If you’ve taken a tour at the Tenement Museum, you’ve heard them described that way: the ruins. Before entering one of the recreated apartments at 97 Orchard Street, educators take visitors into a room showing how the building looked when it was rediscovered in the 1980s, after it had been left alone, more or less forgotten, since 1935.
Wijnanda Deroo doesn’t forget these places, and she doesn’t view them as ruined, or abandoned. “My work,” she says, “is about the history.”
Deroo, originally from the Netherlands, came to the Lower East Side in 1988 to photograph 97 Orchard. She loves to capture places with history, which was one of her main draws to the Lower East Side, the starting point for so many New York immigrants. Her photographs of 97 Orchard Street are housed within the archives of the Tenement Museum.
“I want to make the history visible,” says Deroo. “That’s what makes the Lower East Side really special.”
One striking aspect about Deroo’s body of work is the absence of people in her settings, whether it is an artist’s studio or a former tenement. The reason, she says, is because when a person is in a photo, people’s eyes are inevitably drawn to look at the person first, not the space. “I never photograph people inside because I want to make it timeless,” Deroo explains. “I want to allow people to make their own story.”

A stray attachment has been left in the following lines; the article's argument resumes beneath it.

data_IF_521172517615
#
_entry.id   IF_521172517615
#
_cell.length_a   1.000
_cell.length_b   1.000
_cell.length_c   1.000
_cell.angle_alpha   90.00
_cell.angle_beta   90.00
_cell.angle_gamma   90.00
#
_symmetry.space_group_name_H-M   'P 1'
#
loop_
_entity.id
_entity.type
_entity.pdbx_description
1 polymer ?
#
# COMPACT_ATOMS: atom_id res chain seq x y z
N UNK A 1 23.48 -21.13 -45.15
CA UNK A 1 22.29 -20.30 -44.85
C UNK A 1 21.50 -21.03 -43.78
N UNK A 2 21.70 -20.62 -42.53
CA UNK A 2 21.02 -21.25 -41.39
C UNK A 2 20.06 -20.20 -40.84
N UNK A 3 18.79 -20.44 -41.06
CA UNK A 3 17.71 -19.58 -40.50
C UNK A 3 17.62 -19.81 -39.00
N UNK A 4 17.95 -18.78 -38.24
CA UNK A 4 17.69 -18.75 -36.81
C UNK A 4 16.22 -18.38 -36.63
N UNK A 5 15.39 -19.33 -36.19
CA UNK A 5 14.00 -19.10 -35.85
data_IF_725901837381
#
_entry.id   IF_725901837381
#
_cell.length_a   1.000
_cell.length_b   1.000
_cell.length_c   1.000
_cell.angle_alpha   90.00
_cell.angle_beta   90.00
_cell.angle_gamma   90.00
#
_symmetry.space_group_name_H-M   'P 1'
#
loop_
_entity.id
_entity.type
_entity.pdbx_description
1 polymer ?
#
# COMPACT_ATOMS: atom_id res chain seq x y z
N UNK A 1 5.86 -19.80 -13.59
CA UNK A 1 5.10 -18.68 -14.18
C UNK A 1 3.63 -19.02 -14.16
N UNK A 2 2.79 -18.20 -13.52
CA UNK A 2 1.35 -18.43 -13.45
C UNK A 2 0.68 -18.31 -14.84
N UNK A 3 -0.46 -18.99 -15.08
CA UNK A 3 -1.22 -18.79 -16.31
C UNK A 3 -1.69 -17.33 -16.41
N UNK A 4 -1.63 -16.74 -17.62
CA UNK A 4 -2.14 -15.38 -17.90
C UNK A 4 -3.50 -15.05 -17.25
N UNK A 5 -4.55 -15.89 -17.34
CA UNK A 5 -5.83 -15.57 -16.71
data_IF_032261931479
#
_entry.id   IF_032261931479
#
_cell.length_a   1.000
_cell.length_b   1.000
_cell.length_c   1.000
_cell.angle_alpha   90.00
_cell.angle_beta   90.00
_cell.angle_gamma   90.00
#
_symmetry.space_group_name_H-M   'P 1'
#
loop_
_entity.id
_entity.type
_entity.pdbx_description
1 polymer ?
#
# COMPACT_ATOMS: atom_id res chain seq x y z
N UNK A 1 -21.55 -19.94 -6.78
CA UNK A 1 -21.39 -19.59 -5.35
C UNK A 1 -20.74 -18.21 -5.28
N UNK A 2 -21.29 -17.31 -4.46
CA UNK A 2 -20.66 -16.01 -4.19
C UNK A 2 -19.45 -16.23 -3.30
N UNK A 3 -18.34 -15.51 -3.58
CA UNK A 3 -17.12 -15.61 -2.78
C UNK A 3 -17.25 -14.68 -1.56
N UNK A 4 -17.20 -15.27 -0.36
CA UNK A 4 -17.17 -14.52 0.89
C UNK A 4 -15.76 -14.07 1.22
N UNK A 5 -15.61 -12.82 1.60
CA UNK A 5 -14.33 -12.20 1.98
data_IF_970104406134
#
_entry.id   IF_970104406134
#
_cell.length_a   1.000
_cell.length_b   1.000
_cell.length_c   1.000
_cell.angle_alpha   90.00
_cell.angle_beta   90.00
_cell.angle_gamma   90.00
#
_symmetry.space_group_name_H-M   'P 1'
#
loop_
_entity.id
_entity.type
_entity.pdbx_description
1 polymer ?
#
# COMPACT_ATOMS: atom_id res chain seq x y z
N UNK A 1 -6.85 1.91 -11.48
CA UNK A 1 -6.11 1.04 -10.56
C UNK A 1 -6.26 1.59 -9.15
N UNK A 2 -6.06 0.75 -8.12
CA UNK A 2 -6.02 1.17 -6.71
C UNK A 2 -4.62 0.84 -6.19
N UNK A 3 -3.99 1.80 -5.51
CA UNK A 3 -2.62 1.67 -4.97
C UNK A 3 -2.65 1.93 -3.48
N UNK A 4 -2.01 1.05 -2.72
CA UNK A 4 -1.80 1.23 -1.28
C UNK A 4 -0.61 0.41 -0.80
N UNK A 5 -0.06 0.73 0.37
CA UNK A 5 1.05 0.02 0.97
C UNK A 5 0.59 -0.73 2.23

The Tenement Museum asked Ms. Deroo to come back to the Lower East Side earlier this year to photograph 103 Orchard Street the site of the upcoming brand new exhibition scheduled to open in July 2017. The Museum asked her to photograph the space prior to construction beginning so it would be similar to the photographs she took of 97 Orchard Street back in 1989. The differences between the two tenements, despite being on the same block, were “shocking.”
“The layers [of history] are more visible” in 97 Orchard, says Deroo. Since it was boarded up in 1935 and had not been inhabited for decades, the history had been preserved. At 103 Orchard, however, people called it their home up until 2015, and so natural renovations had occurred over the years. “The history [in 103 Orchard] is much closer, more recognizable,” says Deroo. “Closer to what you still see.”
“But,” Deroo continues, “you can still see [evidence of] the different cultures.”
The focus of Deroo’s work is to photograph what no one may ever get a chance to see. Despite the lack of people in her photos, Deroo says, “I want to show how they live, how they surround themselves.” Her photographs are transformative – showing both the ways our worlds were, once upon a time, and how and what they are becoming now.
- Post by Gemma Solomons, Marketing & Communications Coordinator at the Lower East Side Tenement Museum